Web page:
I do not have first hand experience with the M106 vs M105, so I have quoted Kevin when folks ask about the differences. Anyone can send me some and I'll be happy to give a full report!

"Waveguide" on Be models looks deeper to me, from pictures at least.
I am more curious what is that "thing" in front of tweeter doing on Be models. From my memory, those are used to disperse nasty stuff in (typically) metal dome tweeters, but I see no reason to put that in front of Be tweet with really really high breakup. I might be wrong on whats it doing though...maybe just dispersing highest frequencies in controlled manner?



Quote:
Originally Posted by l0nestar8 View Post
I asked this same question in the Revel thread, but never received a response:

The M105 and M106 use the same size waveguide and crossover point, despite the differences in woofer size and cabinet dimensions.

Is there an engineering reason for this? Shouldn't the larger M106 have a correspondingly larger waveguide and lower crossover point to better match directivity between drivers?

Just an idle curiosity, since it seems like the M106 off-axis performance could easily be improved to match the excellence of the M105 off-axis performance, if it had been more customized.

Maybe the M105 was the primary design and the M106 just reused the waveguide and crossover hardware to save costs? It seems odd that they would be the same.
Oh woe, and there is also same waveguide in C208 handing it over to 4" midrange.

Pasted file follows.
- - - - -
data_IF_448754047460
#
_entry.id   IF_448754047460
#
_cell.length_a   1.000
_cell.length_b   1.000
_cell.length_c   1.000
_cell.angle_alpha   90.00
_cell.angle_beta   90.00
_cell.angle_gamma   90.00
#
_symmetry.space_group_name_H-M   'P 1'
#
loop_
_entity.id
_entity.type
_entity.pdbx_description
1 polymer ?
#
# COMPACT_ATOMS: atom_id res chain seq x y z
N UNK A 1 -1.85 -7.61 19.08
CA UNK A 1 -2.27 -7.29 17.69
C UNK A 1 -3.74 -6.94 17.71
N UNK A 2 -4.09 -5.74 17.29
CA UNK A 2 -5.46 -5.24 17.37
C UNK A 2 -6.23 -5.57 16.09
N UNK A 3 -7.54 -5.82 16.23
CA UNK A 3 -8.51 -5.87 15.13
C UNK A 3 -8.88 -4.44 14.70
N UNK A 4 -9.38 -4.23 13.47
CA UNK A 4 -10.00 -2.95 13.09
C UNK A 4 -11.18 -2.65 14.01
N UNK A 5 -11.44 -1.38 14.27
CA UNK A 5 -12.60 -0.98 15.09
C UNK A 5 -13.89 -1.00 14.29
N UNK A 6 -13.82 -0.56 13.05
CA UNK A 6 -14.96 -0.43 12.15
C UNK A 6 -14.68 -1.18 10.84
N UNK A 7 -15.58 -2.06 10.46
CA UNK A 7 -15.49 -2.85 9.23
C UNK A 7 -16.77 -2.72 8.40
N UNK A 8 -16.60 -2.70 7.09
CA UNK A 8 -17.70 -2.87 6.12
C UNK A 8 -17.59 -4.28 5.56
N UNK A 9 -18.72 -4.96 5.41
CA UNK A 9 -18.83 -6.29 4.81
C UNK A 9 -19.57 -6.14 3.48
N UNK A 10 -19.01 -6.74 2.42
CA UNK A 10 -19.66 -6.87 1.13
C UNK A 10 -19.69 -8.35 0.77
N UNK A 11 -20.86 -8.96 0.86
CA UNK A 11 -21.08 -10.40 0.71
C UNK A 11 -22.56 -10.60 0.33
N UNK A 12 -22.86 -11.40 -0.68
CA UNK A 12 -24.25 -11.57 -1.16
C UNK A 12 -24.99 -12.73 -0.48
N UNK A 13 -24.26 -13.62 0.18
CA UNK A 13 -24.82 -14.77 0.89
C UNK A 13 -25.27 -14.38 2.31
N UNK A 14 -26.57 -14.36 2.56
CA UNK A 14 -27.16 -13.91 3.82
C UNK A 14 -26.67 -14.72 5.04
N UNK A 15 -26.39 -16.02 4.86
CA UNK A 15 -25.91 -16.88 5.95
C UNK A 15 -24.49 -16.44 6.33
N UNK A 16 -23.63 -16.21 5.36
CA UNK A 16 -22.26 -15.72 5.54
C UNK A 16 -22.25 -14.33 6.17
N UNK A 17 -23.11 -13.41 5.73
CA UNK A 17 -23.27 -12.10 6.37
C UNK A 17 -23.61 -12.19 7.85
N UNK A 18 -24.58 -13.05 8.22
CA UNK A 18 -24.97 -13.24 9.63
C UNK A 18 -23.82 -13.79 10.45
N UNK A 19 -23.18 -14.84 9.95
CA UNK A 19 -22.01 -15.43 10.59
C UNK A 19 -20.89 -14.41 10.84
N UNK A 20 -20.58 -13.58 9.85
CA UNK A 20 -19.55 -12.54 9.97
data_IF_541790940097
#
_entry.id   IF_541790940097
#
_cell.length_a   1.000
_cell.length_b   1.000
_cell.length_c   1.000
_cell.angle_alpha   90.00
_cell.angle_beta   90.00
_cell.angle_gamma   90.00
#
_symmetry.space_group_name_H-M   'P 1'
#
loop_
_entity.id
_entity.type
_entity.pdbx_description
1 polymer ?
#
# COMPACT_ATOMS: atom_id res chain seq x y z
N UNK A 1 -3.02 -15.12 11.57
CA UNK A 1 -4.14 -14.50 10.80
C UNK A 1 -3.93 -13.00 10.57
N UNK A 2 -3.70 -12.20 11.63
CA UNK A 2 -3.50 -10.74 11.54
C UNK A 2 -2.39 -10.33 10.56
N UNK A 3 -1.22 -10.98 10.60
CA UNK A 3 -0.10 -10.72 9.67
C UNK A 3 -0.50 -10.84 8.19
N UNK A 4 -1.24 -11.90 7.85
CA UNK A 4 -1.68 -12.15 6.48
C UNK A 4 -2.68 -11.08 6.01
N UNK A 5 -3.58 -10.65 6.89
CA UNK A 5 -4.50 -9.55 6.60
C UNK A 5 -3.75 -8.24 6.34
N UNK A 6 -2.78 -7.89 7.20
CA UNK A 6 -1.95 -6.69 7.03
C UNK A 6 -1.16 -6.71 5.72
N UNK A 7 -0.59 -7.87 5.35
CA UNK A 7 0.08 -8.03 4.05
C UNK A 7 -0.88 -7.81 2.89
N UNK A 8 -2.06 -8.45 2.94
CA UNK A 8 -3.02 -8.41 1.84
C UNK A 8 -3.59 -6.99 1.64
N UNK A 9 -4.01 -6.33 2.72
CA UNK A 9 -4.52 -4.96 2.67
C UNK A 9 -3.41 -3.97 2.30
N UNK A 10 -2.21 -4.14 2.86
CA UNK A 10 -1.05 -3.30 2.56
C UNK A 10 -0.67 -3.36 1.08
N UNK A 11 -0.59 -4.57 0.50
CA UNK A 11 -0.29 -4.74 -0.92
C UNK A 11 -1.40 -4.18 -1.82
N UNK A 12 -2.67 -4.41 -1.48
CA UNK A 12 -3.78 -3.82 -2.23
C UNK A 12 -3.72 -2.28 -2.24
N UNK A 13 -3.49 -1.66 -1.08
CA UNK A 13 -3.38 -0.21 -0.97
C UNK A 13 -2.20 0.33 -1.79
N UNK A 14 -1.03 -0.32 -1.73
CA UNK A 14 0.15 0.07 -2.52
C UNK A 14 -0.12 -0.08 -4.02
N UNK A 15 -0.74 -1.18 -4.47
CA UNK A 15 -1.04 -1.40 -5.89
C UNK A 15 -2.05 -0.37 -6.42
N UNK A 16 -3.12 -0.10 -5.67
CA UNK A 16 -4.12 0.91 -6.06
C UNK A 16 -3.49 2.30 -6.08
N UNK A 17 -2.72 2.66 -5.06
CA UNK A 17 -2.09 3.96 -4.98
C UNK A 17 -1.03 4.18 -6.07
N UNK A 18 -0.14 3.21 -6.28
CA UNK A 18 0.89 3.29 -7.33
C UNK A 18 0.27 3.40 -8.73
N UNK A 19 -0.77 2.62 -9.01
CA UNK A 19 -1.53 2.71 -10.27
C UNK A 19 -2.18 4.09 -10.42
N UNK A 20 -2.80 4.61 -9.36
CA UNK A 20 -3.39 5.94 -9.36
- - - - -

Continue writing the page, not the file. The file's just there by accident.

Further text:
I do have a slight need to pull it out from C208, remove waveguide and put tweet on flat baffle to see the difference.

Revel Ultima Salon 2, Revel M106, Revel C208, Yamaha P5000S, Denon X5200, Panasonic 65" VT50, Dual VBSS w Faital 18FH510
Kef LS50, Parasound New Classic, Focusrite 2i4 2nd Gen
donktard is offline  
post #2170 of 5313 Old 03-06-2019, 04:17 PM
AVS Forum Special Member
 
aarons915's Avatar
 
Join Date: Oct 2012
Location: Cincinnati, OH
Posts: 1,313
Mentioned: 21 Post(s)
Tagged: 0 Thread(s)
Quoted: 876 Post(s)
Liked: 690
Quote:
Originally Posted by Vergiliusm View Post
In the case of Revel, even Kevin has stated in this thread or maybe the dedicated Revel thread, that overall he prefers the M106 over the M105. I think Rex has stated something to the same effect. Not all manufacturers though, I imagine, get the directivity close enough with their ~6.5" to make it worthwhile over their 5.25".

So thanks for clarifying that it depends.